By Chris Stewart, Unite Irish Executive (Pers. Cap.)
Three thousand, six hundred highly skilled workers at Bombardier, an aircraft manufacturer in the North, have been dealt another blow by the announcement that the multi-billion euro company is to sell-off its global aero structures division. The news came unexpectedly just days after the workers and their union Unite celebrated a significant victory in fighting off compulsory redundancies. The threat of workers balloting for industrial action to defend jobs and skills not only halted the redundancies, but also resulted in those who were targeted in the last round being offered their jobs back! The sale to Mitsubishi for €487 million has been talked up by industry bosses as “hugely beneficial to the global aerospace market” but no assurances have been provided regarding the maintaining of jobs and skills in Northern Ireland.
Any job losses in Bombardier would be hugely significant – devastating the livelihoods of workers and their families not just employed by the company but many thousands indirectly, as well as the criminal loss of skills. The company accounts for almost 5% of the entire labour force of the North and over 10% of manufacturing GDP.
This is in the context of a decline of the manufacturing sector and a stepping up of the race to the bottom making the North a low-wage economy. Despite the company maintaining an operating profit of over €4 million, the workforce has been slashed drastically over recent years, less than half of what it was in 1990. It is clear corporate greed and the appeasement of shareholders has been plunging the company towards death by a thousand cuts.
The sectarian political parties in the North alongside the Tories in Westminster have done little to ensure that jobs are maintained. They are, of course, under pressure to defend jobs – as demonstrated by previous campaigns by the union – however they remain ideologically wed to appeasing the markets and as a result are incapable of intervening.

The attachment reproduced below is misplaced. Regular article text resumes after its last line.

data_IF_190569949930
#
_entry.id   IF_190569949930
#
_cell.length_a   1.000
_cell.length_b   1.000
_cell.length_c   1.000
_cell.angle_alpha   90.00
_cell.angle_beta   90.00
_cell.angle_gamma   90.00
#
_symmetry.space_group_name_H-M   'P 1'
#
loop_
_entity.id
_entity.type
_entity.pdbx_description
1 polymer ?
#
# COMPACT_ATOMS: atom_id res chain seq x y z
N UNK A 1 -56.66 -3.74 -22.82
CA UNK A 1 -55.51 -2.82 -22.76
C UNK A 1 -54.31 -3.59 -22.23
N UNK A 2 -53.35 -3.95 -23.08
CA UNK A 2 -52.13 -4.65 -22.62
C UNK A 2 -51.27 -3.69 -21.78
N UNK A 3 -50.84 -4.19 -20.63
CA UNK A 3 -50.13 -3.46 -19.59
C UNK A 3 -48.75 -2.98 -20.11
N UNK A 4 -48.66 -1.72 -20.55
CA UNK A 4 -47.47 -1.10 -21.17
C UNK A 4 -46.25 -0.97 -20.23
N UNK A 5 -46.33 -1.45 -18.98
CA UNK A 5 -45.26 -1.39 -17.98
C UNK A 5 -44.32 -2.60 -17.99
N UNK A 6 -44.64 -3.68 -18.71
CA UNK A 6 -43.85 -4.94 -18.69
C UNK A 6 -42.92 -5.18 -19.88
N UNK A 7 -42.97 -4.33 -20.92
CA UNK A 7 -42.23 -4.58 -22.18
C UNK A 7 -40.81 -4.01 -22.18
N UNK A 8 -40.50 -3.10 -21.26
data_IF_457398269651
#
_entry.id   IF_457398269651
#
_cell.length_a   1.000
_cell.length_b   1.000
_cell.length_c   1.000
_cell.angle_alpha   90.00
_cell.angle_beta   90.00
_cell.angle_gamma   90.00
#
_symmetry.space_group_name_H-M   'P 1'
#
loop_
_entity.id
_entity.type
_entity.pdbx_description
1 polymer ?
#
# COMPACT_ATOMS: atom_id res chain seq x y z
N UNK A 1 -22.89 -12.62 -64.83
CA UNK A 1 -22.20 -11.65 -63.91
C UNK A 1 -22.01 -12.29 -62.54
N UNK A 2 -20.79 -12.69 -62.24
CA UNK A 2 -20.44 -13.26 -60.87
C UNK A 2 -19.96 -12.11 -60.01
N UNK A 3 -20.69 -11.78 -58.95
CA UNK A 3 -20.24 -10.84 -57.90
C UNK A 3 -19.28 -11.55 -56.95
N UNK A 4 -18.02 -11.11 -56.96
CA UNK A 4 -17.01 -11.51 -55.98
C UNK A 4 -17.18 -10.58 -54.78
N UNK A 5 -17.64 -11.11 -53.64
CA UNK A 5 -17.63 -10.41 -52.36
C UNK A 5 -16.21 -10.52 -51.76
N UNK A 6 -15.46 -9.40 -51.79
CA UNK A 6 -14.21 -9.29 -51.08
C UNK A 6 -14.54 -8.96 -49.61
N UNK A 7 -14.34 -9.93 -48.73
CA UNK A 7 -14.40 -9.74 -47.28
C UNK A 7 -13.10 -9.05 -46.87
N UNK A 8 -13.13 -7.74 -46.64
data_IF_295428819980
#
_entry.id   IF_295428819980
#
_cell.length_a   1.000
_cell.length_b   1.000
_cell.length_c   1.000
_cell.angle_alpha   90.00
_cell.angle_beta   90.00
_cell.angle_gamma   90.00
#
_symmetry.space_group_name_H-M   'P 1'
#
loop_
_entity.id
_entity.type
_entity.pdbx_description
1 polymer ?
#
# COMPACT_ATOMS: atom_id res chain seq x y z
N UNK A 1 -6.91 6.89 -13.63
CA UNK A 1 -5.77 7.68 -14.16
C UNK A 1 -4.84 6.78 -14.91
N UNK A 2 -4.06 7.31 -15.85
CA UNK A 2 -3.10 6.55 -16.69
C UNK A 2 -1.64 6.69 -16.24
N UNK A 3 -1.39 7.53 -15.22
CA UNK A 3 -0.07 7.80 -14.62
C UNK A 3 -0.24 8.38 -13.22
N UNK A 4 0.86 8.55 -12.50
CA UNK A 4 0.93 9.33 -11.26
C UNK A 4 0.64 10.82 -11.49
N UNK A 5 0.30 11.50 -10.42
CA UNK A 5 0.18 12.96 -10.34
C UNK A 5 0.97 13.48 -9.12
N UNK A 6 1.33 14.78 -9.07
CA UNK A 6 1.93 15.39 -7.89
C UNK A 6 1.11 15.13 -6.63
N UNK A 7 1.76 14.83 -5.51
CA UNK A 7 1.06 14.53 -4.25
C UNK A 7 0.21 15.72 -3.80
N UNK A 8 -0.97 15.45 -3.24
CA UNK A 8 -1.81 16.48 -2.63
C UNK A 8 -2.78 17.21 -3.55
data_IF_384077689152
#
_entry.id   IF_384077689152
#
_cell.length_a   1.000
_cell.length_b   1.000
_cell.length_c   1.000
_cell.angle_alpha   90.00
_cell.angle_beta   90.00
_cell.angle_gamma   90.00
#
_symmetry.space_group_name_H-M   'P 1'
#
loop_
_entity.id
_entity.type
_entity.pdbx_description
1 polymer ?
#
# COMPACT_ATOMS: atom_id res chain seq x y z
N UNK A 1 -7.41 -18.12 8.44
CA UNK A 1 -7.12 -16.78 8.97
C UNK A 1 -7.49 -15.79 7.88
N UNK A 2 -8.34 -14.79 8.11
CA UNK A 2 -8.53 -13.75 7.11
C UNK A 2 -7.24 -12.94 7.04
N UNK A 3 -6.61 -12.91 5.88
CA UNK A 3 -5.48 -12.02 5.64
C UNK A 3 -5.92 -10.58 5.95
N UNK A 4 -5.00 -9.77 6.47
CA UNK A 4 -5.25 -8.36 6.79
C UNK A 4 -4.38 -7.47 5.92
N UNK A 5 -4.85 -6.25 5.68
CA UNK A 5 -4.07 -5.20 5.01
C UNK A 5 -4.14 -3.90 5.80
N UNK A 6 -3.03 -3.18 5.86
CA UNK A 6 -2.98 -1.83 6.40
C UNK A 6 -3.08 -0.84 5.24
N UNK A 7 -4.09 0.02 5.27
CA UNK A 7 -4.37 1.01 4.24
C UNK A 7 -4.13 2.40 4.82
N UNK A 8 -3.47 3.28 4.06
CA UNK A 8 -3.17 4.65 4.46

UNITE demand re-nationalisation
Union shop stewards at Bombardier have responded robustly to this uncertainty – moving a motion, which passed unanimously at Unite’s Irish Policy Conference. The motion calls on the union to “do whatever it takes to defend jobs and skills at Bombardier” and “fight for the renationalisation of [the] company if that’s the only way to protect our members and defend local communities.”
Unite Regional Co-Ordinating Officer and Socialist Party member Susan Fitzgerald: “The idea of somebody coming in and picking what they want and scrapping the rest is just a recipe for job losses…Shorts was nationalised in the past. If that’s what it takes to secure jobs in communities, we don’t have a problem putting that out there and standing over it.” Support for the demand of nationalisation, has been growing and has been well received by Bombardier workers and the wider community. Bombardier has benefited massively from public investment, yet can sell-off and slash jobs as it pleases. Working-class people are increasingly seeing the contradictions of the ‘free’ market which puts profit before not only the needs of workers and their families but also the planet. Nationalisation is quickly being seen as an alternative to the continuous cycle of job cuts and erosion of hard-won conditions.
Bold and militant campaign needed
Socialists call for Unite to mount a serious campaign for nationalisation of Bombardier as part of a real strategy to defend highly skilled manufacturing jobs. Stemming from any potential industrial action to defend jobs and conditions, tactics that have worked successfully in the past, like the occupation of the plant should be considered. A key demand could be for workers’ control and management of a nationalised aerospace industry that would prioritise jobs and maintain skills for the benefit of society. This would receive support from across the trade union movement and the working class as a whole – linking struggles from every industry against what is likely to be further attacks on jobs, pay and conditions.